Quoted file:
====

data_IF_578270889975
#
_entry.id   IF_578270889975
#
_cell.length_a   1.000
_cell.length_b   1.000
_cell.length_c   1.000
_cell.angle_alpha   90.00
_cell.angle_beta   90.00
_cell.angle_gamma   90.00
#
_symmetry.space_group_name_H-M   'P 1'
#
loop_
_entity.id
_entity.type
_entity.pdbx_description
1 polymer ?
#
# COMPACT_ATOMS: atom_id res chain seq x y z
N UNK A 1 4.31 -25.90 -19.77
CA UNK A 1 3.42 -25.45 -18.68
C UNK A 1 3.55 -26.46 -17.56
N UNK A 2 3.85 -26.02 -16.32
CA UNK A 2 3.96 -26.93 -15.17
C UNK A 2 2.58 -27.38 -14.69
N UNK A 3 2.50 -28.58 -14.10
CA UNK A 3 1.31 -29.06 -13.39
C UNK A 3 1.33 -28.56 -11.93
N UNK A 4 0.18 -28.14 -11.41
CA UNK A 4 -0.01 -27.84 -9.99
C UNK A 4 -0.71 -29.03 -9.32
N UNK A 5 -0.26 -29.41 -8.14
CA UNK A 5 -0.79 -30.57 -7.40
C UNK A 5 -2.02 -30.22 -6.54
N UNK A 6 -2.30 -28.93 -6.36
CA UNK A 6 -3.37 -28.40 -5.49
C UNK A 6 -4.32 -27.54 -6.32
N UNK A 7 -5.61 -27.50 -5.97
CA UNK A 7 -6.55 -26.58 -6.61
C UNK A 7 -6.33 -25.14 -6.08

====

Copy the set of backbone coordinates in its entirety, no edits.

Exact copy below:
data_IF_578270889975
#
_entry.id   IF_578270889975
#
_cell.length_a   1.000
_cell.length_b   1.000
_cell.length_c   1.000
_cell.angle_alpha   90.00
_cell.angle_beta   90.00
_cell.angle_gamma   90.00
#
_symmetry.space_group_name_H-M   'P 1'
#
loop_
_entity.id
_entity.type
_entity.pdbx_description
1 polymer ?
#
# COMPACT_ATOMS: atom_id res chain seq x y z
N UNK A 1 4.31 -25.90 -19.77
CA UNK A 1 3.42 -25.45 -18.68
C UNK A 1 3.55 -26.46 -17.56
N UNK A 2 3.85 -26.02 -16.32
CA UNK A 2 3.96 -26.93 -15.17
C UNK A 2 2.58 -27.38 -14.69
N UNK A 3 2.50 -28.58 -14.10
CA UNK A 3 1.31 -29.06 -13.39
C UNK A 3 1.33 -28.56 -11.93
N UNK A 4 0.18 -28.14 -11.41
CA UNK A 4 -0.01 -27.84 -9.99
C UNK A 4 -0.71 -29.03 -9.32
N UNK A 5 -0.26 -29.41 -8.14
CA UNK A 5 -0.79 -30.57 -7.40
C UNK A 5 -2.02 -30.22 -6.54
N UNK A 6 -2.30 -28.93 -6.36
CA UNK A 6 -3.37 -28.40 -5.49
C UNK A 6 -4.32 -27.54 -6.32
N UNK A 7 -5.61 -27.50 -5.97
CA UNK A 7 -6.55 -26.58 -6.61
C UNK A 7 -6.33 -25.14 -6.08